No matter how well your vehicle is working, if your battery dies and can't be recharged, you're stranded in a vehicle that you can't drive in for service. A battery usually has a sticker on it that shows when you bought it and how long you can expect it to survive. To prevent being stuck on the road with a dead battery, enter that information in your Specifications Record in Appendix B andhave the battery replaced before it comes to the end of its life expectancy.
Deciding if you Should do the Job Yourself
Unless your vehicle has a shield over the battery that's difficult or dangerous to remove, it shouldn't be hard to replace it yourself. However, if installation and disposal are included in the price of a new battery, there may be no advantage in undertaking the job.
To further assist you in deciding whether or not to do the job, open the hood of your vehicle and find the battery. Figure 6-5 shows you where it's located and what it looks like. If the battery on your vehicle is concealed under a plastic shield, take a look at what's holding it in place. If you see just a few screws or bolts, you can probably unscrew them and remove the shield without much trouble. If it looks difficult to get the thing off, have the battery installed wherever you buy it.
Buying the Right Battery for Your Vehicle
If you've decided to replace your battery yourself, the first thing to do is to buy the right one. Keep the following in mind:
- If you haven't already put the information on your Specifications Record, consult your owner's manual to find the specifications for the battery designed for your vehicle.
- Buy a brand name battery at a reputable dealership, auto parts store, or battery dealer.
Tip: Batteries are priced by their life expectancy. Most are rated for five years. Don't risk getting stranded by a poor quality battery that malfunctions, but if you don't plan to keep your vehicle longer than five years, don't spring for an expensive long-term battery that will vastly outlive your need for it.
- Take the new battery out to your vehicle and compare it with the original one. It should be the same size, shape, and configuration. If it isn't, march right back in and return it for the right one.
Tip: While you're battery shopping, be sure you have all the stuff you need for the job. If you don't have an adjustable wrench, buy or borrow one. You'll also need a couple of clean lint-free rags, a pair of disposable latex gloves, some water and baking soda, and a battery brush. To protect your eyes from any deposits that can hurt them, invest in an inexpensive pair ofsafety goggles, too.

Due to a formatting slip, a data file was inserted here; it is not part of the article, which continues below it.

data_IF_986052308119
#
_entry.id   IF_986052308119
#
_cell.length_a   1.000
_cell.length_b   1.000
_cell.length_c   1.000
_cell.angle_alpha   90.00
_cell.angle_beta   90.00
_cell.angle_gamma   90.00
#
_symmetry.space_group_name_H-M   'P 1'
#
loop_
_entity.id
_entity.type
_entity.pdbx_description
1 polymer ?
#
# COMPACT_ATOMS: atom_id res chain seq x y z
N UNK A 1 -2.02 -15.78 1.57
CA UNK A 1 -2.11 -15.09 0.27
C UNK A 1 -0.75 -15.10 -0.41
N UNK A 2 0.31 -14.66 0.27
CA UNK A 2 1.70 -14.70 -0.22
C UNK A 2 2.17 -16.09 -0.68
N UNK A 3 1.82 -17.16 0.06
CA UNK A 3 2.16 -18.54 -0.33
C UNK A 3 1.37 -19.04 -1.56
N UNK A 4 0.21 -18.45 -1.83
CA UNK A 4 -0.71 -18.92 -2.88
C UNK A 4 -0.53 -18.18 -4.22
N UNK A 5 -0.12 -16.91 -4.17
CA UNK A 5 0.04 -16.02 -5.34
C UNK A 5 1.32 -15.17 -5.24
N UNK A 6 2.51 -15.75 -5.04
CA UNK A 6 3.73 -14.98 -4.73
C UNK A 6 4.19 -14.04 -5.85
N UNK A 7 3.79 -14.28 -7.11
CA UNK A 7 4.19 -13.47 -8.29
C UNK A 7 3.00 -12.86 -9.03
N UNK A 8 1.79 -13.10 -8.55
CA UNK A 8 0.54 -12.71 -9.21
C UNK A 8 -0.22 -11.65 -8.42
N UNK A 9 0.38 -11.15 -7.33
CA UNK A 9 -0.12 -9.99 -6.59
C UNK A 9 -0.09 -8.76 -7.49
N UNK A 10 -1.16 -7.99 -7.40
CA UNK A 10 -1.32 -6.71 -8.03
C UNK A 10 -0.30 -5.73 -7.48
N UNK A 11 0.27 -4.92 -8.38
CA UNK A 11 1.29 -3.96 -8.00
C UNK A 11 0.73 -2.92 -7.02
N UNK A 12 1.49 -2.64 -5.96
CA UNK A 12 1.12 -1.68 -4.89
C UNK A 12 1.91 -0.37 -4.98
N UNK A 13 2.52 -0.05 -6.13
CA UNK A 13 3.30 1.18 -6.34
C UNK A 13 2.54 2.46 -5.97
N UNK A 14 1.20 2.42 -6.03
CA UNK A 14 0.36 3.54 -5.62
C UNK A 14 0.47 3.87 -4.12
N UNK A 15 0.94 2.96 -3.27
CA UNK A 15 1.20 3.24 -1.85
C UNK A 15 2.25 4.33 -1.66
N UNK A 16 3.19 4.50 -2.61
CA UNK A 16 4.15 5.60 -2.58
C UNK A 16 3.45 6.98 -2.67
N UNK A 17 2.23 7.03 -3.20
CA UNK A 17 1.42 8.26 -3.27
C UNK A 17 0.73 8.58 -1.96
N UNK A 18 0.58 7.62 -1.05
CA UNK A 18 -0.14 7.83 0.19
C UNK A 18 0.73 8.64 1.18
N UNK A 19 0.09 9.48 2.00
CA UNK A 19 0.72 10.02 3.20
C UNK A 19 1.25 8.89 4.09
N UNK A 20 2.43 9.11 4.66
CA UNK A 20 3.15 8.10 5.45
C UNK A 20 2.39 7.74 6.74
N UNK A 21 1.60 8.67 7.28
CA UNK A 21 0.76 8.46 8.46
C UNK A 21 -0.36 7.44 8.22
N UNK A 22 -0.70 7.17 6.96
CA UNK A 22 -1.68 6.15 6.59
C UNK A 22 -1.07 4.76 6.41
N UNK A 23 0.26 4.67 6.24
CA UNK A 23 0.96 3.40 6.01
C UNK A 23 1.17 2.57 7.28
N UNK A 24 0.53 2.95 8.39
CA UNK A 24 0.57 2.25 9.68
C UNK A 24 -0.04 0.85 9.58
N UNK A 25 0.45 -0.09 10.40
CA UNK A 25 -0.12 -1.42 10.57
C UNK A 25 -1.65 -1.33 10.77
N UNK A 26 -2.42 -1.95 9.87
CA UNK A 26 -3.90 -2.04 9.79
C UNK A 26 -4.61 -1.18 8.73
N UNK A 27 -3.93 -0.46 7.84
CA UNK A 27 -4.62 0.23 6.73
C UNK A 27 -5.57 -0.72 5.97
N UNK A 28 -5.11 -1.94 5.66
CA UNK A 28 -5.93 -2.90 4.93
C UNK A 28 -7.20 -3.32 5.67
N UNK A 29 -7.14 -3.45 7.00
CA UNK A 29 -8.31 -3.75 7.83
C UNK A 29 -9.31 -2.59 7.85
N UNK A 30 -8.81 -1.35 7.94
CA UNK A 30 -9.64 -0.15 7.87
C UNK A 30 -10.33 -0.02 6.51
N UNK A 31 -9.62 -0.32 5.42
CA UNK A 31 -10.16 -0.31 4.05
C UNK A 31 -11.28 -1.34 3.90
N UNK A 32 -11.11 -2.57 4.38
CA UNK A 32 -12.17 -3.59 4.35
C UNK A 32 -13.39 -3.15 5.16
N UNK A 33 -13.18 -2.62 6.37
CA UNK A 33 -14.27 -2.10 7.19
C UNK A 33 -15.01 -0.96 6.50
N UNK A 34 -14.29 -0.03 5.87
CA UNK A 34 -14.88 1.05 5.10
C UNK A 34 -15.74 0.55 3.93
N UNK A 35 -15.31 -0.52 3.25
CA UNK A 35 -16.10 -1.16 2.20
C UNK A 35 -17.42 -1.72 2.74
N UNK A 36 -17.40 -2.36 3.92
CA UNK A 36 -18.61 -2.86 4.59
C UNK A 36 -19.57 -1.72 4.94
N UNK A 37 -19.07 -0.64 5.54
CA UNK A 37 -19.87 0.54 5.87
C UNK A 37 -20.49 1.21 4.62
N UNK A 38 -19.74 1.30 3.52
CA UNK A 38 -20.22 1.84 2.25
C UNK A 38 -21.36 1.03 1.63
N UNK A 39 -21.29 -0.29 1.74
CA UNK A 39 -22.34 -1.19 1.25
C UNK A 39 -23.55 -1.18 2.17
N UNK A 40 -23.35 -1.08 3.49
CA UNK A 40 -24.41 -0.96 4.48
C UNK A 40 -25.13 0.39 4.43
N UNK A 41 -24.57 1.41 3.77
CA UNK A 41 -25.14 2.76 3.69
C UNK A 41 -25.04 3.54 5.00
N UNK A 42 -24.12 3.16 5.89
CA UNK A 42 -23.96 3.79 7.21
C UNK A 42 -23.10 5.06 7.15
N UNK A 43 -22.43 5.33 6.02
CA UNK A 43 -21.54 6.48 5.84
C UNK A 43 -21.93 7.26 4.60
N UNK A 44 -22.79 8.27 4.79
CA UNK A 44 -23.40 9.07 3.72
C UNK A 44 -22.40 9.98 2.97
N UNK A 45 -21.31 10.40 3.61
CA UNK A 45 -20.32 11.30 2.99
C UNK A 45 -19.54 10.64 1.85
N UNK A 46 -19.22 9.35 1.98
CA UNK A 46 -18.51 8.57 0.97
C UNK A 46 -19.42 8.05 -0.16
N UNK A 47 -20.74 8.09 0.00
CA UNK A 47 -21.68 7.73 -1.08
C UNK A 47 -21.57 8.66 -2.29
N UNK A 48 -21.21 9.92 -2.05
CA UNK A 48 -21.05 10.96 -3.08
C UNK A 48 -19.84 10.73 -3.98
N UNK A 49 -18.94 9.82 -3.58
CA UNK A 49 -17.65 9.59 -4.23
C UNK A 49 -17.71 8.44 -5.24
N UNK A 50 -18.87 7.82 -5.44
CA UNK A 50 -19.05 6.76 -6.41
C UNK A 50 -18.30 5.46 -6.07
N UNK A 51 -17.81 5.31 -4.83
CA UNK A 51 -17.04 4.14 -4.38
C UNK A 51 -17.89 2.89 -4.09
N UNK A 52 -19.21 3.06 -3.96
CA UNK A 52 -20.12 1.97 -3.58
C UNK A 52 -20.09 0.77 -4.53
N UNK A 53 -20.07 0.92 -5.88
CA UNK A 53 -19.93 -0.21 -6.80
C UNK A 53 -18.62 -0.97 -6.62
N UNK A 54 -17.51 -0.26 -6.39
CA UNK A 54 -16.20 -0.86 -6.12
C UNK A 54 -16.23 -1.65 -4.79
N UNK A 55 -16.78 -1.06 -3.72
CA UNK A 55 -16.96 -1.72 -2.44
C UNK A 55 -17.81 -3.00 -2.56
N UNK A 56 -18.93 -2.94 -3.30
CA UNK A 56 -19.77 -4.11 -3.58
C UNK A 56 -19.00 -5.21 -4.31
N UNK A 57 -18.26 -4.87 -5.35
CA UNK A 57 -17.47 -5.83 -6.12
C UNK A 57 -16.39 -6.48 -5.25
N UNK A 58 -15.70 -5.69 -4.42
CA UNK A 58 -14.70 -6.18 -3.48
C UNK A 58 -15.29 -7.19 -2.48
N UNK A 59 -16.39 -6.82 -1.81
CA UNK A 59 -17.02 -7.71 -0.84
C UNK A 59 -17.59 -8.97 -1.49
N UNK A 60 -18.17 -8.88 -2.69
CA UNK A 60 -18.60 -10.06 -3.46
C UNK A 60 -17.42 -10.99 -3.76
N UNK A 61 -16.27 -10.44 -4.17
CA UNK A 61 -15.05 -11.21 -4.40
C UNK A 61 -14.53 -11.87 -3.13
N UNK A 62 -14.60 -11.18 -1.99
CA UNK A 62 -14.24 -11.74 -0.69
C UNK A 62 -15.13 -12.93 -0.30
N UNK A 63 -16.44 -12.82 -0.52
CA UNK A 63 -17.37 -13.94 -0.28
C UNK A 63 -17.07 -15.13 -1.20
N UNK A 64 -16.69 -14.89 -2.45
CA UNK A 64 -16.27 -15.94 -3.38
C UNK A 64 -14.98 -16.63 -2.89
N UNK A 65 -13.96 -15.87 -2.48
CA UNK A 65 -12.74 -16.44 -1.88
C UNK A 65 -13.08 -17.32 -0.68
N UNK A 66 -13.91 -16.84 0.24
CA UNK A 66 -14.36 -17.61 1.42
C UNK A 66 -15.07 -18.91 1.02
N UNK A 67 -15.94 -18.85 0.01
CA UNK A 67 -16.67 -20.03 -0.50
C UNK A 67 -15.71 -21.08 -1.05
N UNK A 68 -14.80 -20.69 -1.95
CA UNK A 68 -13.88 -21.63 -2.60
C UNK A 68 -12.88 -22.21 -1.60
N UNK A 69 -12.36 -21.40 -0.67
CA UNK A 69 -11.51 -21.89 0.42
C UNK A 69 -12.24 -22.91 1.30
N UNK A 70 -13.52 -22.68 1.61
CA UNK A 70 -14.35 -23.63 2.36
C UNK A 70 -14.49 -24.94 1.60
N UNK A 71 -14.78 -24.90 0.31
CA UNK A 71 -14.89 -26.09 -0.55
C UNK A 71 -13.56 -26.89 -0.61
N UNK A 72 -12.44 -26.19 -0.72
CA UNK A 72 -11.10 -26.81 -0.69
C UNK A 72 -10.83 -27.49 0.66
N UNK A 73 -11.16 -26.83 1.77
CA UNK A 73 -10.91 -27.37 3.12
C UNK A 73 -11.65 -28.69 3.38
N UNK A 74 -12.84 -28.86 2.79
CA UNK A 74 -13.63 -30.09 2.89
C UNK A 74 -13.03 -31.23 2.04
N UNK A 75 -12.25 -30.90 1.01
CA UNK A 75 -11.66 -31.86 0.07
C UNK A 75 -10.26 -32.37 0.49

How to Remove and Install a Battery
When you have your equipment handy and you're ready to start, follow theseeasy steps:
1. Make sure that your vehicle is in Park, with the engine shut off and the parking brake on.
2. Open the hood and place a blanket or pad over the fender to protect it.
3. Remove the cables from the battery terminals.
Look in your owner's manual to see whether your vehicle has negative ground (most do). If it does, use an adjustable wrench to first loosen the nut and bolt on the clamp that holds the battery cable on the negative terminal. (That's the post with the little "–" or "NEG" on it.) If your vehicle has positive ground, loosen the cable with "+" or "POS" on it first. Remove the cable from the post and lay it out of your way. Then remove the other cable from its post and lay that aside.
Tip: If you have trouble loosening the bolt, grab it with one wrench and the nut with another, and move the wrenches in opposite directions. In this case, you don't want to remove the bolts; just loosen them enough torelease the cable clamps.
4. Remove whatever devices are holding the battery in place.
Tip: When you're removing a bolt or screw, after you've loosened it with a tool, turn it the last few turns by hand so that you have a firm grip on it when it comes loose and it doesn't drop and roll into obscurity.
5. When the battery is free, lift it out of its seat and place it out of your way.
6. If the tray on which the battery was standing is rusty or has deposits on it, clean it with a little baking soda dissolved in water. Wear your gloves because the battery stuff is corrosive and be sure the battery tray is completely dry before taking the next step!
7. Place the new battery on the tray, facing in the same direction as the old one did.
8. Replace the devices that held the old battery in place. Try to wiggle the battery to make sure it's completely secure.
9. Replace the battery cables on the terminals in reverse order from which you removed them. (If your vehicle has negative ground, the positive cable goes back first.) Make certain that the clamps holding the cables on the battery terminals are gripping the posts tightly.
10. Take the old battery to a recycling center that accepts batteries. Batteries are filled with a toxic, corrosive liquid and must be disposed of properly. What's more, old batteries are usually rebuilt into new ones, so just throwing one in the trash is doubly bad for the environment. If you have your new battery installed when you buy it, the shop will recycle the old one for you. They'll probably want to charge a few dollars for this service, but try to negotiate it into the price. You also can call your local recycling center for a referral.
From Auto Repair for Dummies, copyright © 2009 by Wiley Publishing, Inc., Indianapolis, Indiana. Used by arrangement with John Wiley & Sons, Inc.